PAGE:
As part of National Campus Fire Safety Month, four college communities in Massachusetts are taking part in the inaugural, national Town/Gown Fire Safety Community Service Project. College students in Amherst, Boston, Easton and Worcester will be working alongside fire fighters installing smoke alarms in at-risk homes to help improve the safety of their communities. Over 3,000 people across the nation die in fires each year and, in 2016, 47 people were killed by structure fires in Massachusetts. A leading contributing factor in many fatal fires is missing or disabled smoke alarms.
“Fire fighters are already often doing home safety visits and installing smoke alarms,” said Ed Comeau from Campus Firewatch, who is coordinating the program with smoke alarms donated by First Alert. “By having college students go on these visits, they are learning fire safety by doing fire safety, lessons they can carry with them long after they graduate, and at the same time are doing an invaluable community service.”
Along with Massachusetts, fire departments in Colorado, Indiana, Kentucky, Mississippi, North Carolina, West Virginia and Texas are also taking part in this project.
“Collaborative events like these can make a significant impact in improving fire safety for thousands of individuals,” said Tarsila Wey, director of marketing for First Alert. “Through our partnership with Campus Firewatch and participating local fire departments and universities, we hope to help ensure the long-term safety and sustainability of college communities.”
Massachusetts Governor Charlie Baker signed a proclamation on September 1 recognizing September as Campus Fire Safety Month in the Commonwealth to help raise awareness of the importance of campus fire safety. National Campus Fire Safety Month was first recognized in 2005, and since then almost 400 proclamations have been signed by the nation’s governors as well as resolutions in the United States House of Representatives and Senate. Massachusetts has the honor of being the only state to have issued a proclamation every year since the program started.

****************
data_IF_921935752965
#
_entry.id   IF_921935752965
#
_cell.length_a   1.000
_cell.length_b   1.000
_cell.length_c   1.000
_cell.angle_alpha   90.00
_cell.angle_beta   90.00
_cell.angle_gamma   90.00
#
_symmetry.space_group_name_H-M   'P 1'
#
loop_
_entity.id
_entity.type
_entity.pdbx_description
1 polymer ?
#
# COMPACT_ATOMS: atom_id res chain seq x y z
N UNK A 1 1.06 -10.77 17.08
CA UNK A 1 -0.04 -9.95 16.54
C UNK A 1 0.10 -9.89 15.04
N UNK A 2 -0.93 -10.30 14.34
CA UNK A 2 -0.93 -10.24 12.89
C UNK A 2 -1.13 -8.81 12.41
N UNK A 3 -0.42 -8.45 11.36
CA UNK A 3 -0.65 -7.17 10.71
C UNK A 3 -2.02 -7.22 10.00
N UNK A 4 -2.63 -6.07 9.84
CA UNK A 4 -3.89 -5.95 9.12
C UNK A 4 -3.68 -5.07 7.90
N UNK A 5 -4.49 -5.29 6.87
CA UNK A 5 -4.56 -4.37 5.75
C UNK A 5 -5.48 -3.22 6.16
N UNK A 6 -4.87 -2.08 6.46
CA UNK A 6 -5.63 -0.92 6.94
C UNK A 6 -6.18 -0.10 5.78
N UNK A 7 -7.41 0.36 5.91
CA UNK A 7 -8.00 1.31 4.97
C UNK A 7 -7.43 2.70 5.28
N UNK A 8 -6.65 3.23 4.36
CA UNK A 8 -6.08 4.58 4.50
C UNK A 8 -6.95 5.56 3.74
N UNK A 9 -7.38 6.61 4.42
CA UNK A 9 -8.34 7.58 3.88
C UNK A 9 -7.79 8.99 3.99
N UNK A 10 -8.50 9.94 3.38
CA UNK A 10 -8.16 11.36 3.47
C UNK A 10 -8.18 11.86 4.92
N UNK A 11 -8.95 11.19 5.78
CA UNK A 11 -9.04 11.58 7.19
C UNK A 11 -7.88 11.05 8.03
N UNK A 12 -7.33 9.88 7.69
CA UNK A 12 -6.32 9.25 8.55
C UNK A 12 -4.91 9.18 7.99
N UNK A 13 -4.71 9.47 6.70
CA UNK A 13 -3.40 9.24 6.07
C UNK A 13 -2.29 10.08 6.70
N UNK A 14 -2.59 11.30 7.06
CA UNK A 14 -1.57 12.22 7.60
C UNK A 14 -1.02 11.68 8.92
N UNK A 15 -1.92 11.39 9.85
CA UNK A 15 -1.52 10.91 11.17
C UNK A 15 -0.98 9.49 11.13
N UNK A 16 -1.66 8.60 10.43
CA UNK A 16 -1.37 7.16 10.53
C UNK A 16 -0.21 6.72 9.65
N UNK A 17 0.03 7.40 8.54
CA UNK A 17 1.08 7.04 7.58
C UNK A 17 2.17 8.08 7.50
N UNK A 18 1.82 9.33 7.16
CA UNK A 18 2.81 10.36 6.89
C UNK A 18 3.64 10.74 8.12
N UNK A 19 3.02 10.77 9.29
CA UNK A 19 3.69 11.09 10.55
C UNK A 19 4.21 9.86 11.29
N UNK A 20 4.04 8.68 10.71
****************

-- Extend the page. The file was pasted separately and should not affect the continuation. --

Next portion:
Other activities in Massachusetts highlighting campus fire safety include the campaign “Smoke Alarms and Two Ways Out-Best College Roommates EVAH” that was launched for the second year at an event at The College of the Holy Cross in Worcester featuring college town fire chiefs from across the state along with Massachusetts Secretary of the Executive Office of Public Safety and Security Daniel Bennet and Massachusetts State Fire Marshal Peter Ostroskey. The goal of this program is to emphasize the importance of smoke alarms and knowing two ways out, especially in off-campus housing, where all of the recent fatal fires in Massachusetts and across the nation have occurred. This campaign is a partnership between Campus Firewatch, the Massachusetts Department of Fire Services, the Easton Fire Department and the National Fire Protection Association.
More information about the Town/Gown Fire Safety Community Service Project and campus fire safety resources are available at www.campus-firewatch.com/towngown and on social media #towngownfire.
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